An exclusive POLICE survey of law enforcement officers working during the coronavirus crisis paints a picture of the nation's police as not always properly equipped to protect themselves from the disease, confused by their commanders' and political leaders' rules of engagement, and praying the conditions they now face are not the new normal.
POLICE polled subscribers of the OnTarget Newsletter and more than 700 responded to the survey in less than 24 hours.
The findings were sometimes surprising.
Asked if their workload had increased because of social distancing rules, 53% of officers said they were actually doing less work. This is likely because of instructions from command to minimize contact with the public and limit response to the most serious calls. In contrast 27% of respondents said their workload had increased, and 20% said it had not changed.
Sometimes they were not surprising.
The respondents confirmed the many stories in the mainstream press about law enforcement agencies coping with COVID-19 cases. Some 17% said officers on their agencies had tested positive for coronavirus. But the good news is that 72% said no officers in their agencies had tested positive. About 11% did not have an answer.
As far as personal contact with the virus, most respondents (44%) said they did not know if they had been exposed.
Exposure, of course, is most likely to come from officers who contacted a member of the public or from a member of the public. The survey has some good news on this issue. Some 89% of respondents say they and/or their agencies are cleaning and even disinfecting their equipment and vehicles after contact with a subject.
Sadly, responses to two more questions illustrated the problems law enforcement officers are facing when they need the supplies, wearables, and equipment to protect themselves from the virus and to clean hands and gear.
The answers to the first question: "Is your agency providing you with coronavirus protection such as gowns, nitrile gloves, hand sanitizer, N95 masks, wipes?" A full 87% of respondents said their agencies are providing them with this vital gear.
But that was not the final answer. We also asked: "What one piece of coronavirus protection do you need most that your agency is not providing?"
The answers to this fill-in-the-blank question show that certain protective items are in very short supply, even for first responders. Hand sanitizer is in very high demand. Some agencies are using expired sanitizer, some are receiving bottles of the stuff made at local distilleries, and some just don't have it at all. Masks are another much needed item. Some agencies are issuing one N-95 mask to officers and telling them to clean the mask after each use. "We need more of everything to avoid having to clean and reuse items intended to be discarded after one use," one officer wrote. Wipes, gloves, eye protection, and gowns are are also in short supply.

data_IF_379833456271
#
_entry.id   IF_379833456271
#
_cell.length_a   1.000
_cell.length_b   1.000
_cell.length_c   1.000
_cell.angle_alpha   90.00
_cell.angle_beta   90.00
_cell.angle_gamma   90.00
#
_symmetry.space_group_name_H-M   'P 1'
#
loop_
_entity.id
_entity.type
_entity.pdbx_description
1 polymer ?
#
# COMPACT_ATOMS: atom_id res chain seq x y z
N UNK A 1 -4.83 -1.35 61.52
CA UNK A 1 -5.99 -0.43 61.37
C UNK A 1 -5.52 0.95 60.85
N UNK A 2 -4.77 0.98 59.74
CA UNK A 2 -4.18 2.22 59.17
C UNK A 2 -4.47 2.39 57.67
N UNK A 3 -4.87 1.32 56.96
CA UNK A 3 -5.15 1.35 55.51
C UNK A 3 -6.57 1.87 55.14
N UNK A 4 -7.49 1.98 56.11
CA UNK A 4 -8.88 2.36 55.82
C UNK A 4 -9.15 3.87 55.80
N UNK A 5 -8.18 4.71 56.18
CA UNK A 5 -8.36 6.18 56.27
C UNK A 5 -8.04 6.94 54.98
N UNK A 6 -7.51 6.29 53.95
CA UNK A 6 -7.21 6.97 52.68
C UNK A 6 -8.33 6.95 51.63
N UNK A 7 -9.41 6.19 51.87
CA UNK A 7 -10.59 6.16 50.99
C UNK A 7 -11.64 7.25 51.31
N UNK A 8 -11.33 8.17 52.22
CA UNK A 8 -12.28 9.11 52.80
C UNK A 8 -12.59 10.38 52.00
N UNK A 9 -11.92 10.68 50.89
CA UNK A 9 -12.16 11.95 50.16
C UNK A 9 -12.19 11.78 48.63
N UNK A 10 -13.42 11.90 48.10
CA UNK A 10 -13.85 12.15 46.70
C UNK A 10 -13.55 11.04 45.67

One respondent wrote: "All personal protective equipment is in limited to no supply. We are taking public donations to keep our officers in gloves and sanitizer. We are purchasing PPE from Ebay to meet our immediate needs."
Even officers who work on agencies that provide all necessary PPE are worried about how long that will be the case. "Keeping up with resupply will soon be a problem," one officer wrote.
In addition to a great need for PPE, officers say they are coping with a lot of confusion about what to do on duty. "We need clear guidelines on self-initiated activity. We are being told to continue to be proactive but limit our exposure," one respondent wrote.
The confusion about proactive police actions during the coronavirus crisis may be a reason that 55% of officers say crime is decreasing in their jurisdictions. It could also be that even criminals are practicing social distancing and really don't want to go to jail at this time.
Law enforcement officers are dealing with a great deal of stress during the coronavirus crisis. So we asked how they are coping with it and what they are doing. Some are avoiding the news. Some are exercising at higher intensity than normal. Some are drawing comfort from friends or pets. Some are drawing comfort from their faith. Some are drinking and eating more than in the past. Some are consulting counselors and chaplains that work with their agencies. Some are leaning on their police colleagues.
Many officers have one overriding concern: They are worried about their families. One officer wrote: "You have to deal with it day by day. This isn't the first bad thing to happen, and it won't be the last. You just pray that you don't bring this deadly disease home to your family. This is much more stressful than dealing with the criminals."